MAY 05, 2016 5:02 AM PDT

The Reality of Bipolar Disorder

Bipolar disorder is a serious brain illness. Classified as a mood disorder, it can wreak havoc on those who have it and their family and friends as well. It’s often referred to as manic-depressive illness or manic depression. People who have it go through unusual mood changes, and these changes cannot always be predicted or controlled. Sometimes a person is very happy and “up,” and is much more energetic and active than usual. These episodes go beyond just “having a good day” and being full of life. One of the biggest problems is that there is often very little impulse control during a manic episode, so choices can be made that are not healthy or safe.
 
Behind the mask of bipolar disorder

On the opposite end are episodes where the patient feels very sad and down. They may have low energy and have trouble with activities of daily living and are much less active. This is a depressive episode and can also result in poor choices because the patient often feels hopeless. An estimated 5.7 million Americans have bipolar disorder. There is no known cause of bipolar disorder. Some studies suggest a genetic component, but so far the specific gene for the disease has not been found.
 
A recent study that looked at data from 34,000 adults was published in the journal Molecular Psychiatry and shows that after an episode of mania, a patient who is bipolar is just as likely to suffer a depressive episode as they are to suffer a bout of anxiety.
 
Participants in the study were interviewed to determine when and how often they experienced episodes of mania. Three years later they were interviewed about their incidence of depression or anxiety. Participants with mania had an approximately equal risk of developing depression (odds ratio of 1.7) or anxiety (odds ratio of 1.8). Both conditions were significantly more common among participants with than without mania. In addition, participants with depression had a significantly higher risk of developing mania (odds ratio of 2.2) or anxiety (odds ratio of 1.7) compared to those without depression. These results echoed earlier research that linked depression to anxiety and was significant because it showed the connection to bipolar disorder as well giving researchers a far more complete picture of the illness.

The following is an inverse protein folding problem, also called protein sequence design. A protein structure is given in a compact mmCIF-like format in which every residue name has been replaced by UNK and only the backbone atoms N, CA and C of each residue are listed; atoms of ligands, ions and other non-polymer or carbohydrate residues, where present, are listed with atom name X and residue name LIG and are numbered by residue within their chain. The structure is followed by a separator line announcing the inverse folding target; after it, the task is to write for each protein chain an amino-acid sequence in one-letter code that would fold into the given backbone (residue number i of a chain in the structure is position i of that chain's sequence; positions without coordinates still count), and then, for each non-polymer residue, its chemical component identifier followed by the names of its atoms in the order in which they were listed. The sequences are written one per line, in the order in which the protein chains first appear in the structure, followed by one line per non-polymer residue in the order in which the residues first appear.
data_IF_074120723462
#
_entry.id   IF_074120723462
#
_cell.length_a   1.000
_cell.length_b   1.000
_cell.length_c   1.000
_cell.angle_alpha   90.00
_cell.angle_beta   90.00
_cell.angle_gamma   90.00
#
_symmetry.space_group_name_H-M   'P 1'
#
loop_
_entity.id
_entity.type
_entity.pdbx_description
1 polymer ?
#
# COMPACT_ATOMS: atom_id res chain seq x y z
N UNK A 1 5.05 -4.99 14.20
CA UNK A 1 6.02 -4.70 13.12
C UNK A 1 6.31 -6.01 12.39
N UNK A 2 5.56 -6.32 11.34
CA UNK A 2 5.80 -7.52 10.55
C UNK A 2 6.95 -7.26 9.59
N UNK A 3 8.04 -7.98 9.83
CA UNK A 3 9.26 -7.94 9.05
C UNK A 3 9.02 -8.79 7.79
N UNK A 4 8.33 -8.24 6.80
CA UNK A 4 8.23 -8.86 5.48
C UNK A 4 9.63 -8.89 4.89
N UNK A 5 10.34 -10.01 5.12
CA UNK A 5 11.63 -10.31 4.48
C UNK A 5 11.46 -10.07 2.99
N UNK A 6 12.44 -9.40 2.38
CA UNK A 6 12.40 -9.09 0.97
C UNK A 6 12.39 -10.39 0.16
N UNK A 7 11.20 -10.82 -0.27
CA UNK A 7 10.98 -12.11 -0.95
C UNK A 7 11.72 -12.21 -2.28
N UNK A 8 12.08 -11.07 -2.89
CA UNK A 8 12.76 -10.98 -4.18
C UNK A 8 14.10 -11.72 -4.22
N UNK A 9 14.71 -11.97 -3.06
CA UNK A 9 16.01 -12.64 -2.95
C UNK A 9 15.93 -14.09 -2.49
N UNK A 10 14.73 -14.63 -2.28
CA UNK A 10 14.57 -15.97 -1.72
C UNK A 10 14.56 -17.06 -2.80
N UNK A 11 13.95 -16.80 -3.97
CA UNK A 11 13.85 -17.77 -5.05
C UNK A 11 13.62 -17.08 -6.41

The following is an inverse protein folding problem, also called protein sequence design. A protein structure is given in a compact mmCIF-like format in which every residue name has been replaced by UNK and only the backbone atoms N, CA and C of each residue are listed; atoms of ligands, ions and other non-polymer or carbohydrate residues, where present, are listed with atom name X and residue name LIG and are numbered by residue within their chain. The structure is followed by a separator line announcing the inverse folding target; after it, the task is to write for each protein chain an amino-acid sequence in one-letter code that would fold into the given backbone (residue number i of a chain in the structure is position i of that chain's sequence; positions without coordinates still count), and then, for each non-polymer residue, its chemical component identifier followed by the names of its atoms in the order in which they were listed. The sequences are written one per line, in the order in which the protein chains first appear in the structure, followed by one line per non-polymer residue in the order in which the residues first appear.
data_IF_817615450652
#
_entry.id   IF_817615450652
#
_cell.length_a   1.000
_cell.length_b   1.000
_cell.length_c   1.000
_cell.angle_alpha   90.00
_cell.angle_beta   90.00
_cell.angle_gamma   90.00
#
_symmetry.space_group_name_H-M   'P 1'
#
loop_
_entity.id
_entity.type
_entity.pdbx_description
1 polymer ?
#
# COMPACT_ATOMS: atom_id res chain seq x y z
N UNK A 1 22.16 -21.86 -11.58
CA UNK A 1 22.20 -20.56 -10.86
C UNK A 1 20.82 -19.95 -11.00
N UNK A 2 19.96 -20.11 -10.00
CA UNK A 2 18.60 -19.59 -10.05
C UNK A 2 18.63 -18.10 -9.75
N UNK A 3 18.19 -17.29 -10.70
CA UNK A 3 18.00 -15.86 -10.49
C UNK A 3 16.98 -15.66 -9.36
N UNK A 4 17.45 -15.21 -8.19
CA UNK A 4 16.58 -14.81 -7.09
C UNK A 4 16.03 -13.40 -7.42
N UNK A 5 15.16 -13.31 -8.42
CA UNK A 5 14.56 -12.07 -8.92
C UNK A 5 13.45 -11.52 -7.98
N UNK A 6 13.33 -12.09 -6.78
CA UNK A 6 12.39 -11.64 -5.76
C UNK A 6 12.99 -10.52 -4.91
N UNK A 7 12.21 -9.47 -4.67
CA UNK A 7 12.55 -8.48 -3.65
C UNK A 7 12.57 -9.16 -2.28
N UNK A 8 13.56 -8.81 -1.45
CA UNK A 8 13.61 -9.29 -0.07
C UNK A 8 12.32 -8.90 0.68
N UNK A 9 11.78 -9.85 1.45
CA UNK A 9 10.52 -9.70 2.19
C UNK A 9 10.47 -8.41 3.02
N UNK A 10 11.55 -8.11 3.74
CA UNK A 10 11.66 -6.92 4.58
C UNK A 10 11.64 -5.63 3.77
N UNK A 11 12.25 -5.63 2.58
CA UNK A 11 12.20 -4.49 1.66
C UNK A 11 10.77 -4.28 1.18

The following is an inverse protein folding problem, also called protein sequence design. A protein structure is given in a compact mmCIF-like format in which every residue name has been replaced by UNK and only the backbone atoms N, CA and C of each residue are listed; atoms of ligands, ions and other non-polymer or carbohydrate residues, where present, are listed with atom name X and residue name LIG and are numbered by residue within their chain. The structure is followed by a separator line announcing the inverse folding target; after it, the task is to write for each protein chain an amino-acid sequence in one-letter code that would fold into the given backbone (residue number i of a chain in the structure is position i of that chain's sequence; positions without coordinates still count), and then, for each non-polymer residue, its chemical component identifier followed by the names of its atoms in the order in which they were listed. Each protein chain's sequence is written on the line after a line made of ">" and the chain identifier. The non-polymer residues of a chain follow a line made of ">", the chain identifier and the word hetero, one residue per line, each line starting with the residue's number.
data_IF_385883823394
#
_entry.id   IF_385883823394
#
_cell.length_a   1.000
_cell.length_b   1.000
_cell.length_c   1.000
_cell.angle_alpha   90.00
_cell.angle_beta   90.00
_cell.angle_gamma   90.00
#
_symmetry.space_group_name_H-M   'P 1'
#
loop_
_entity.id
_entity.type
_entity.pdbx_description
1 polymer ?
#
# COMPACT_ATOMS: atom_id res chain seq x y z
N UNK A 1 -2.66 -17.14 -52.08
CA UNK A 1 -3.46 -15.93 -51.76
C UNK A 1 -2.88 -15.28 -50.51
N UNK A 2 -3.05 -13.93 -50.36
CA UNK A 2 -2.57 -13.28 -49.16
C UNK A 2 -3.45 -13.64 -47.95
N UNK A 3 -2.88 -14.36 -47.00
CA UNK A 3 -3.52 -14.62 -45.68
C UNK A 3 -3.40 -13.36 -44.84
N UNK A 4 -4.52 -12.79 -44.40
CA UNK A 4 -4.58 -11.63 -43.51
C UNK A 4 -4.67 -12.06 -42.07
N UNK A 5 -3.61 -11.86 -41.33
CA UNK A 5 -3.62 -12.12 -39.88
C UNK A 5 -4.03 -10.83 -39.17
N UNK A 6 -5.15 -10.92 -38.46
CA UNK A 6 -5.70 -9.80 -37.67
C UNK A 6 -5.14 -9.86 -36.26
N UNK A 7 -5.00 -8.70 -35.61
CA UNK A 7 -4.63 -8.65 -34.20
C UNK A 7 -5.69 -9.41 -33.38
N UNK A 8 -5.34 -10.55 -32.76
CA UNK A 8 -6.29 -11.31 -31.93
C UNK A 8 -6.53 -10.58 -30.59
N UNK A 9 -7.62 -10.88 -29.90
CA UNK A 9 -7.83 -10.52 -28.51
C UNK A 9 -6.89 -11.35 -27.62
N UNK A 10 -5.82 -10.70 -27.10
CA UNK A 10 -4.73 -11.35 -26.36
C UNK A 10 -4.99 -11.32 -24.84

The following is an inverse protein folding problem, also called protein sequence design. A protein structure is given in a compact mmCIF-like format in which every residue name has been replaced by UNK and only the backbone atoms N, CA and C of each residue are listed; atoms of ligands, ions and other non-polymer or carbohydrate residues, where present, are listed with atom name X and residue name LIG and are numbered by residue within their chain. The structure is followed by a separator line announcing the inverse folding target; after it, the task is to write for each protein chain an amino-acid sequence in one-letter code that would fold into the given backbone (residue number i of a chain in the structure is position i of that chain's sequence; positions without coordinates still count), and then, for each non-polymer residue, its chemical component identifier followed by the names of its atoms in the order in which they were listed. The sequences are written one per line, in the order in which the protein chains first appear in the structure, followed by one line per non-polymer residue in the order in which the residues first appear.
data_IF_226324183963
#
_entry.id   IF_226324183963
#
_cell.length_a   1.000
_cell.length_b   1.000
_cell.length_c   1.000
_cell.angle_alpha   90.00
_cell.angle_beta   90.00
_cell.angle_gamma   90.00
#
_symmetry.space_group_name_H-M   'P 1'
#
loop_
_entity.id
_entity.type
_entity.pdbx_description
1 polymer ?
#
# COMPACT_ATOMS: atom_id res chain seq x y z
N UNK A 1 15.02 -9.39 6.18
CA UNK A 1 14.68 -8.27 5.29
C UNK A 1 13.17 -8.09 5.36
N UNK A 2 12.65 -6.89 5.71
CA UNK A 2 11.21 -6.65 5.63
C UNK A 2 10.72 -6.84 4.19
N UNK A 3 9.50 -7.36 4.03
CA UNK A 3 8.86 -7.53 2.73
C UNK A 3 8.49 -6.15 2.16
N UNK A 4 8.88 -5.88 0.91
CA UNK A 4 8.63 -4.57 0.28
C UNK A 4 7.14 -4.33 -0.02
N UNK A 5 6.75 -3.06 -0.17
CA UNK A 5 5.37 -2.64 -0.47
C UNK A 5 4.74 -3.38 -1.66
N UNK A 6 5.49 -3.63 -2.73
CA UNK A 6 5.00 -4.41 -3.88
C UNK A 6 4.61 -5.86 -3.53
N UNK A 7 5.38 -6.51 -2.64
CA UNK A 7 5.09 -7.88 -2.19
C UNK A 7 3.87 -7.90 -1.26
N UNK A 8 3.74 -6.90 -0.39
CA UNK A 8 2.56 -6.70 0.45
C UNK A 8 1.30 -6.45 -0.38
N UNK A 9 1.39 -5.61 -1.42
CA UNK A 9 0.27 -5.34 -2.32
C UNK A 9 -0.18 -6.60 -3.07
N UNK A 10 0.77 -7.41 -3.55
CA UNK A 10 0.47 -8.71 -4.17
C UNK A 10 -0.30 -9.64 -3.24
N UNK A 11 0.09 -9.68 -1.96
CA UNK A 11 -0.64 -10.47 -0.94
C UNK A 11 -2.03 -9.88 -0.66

The disorder was recently the subject of a PBS documentary “Ride the Tiger: A Guide Through the Bipolar Brain” that highlighted some of the cutting edge research being done to find out more about the disease, but more importantly showcased stories of well-known and successful people who have been diagnosed with it and how they have coped.
 
The documentary was co-written by National Book award-winning author, Andrew Solomon (The Noonday Demon) and directed by duPont-Columbia award-winner, Ed Moore. While much of the documentary focuses on the biology behind the disease it also explores possible ways (with the help of certain therapies) that the brain can repair itself.
 
Ed Moore explained in a press release, "The popular headline we keep hearing today is 'Rewire your brain for happiness.’ And while it's not that simple for those with severe mental illness, there is some truth to it—that the brain is far more malleable than we ever knew. And researchers are just now starting to understand how that works and how it could be harnessed for future treatments."
 
The producers acknowledged that while the science of the disease was important to talk about, equally important was the factor of the stigma those who have it face. By telling the stories of some of these people, including former House of Representatives member Patrick Kennedy and award winning author Ellen Forney, whose books have dealt with the struggle of living with bipolar disorder. The video below talks more about the documentary, the disease and what the producers hope can come from putting a spotlight on something that is very often hidden away.
 
Sources: PBSNIMH, Columbia University Medical Center   
About the Author
  • I'm a writer living in the Boston area. My interests include cancer research, cardiology and neuroscience. I want to be part of using the Internet and social media to educate professionals and patients in a collaborative environment.
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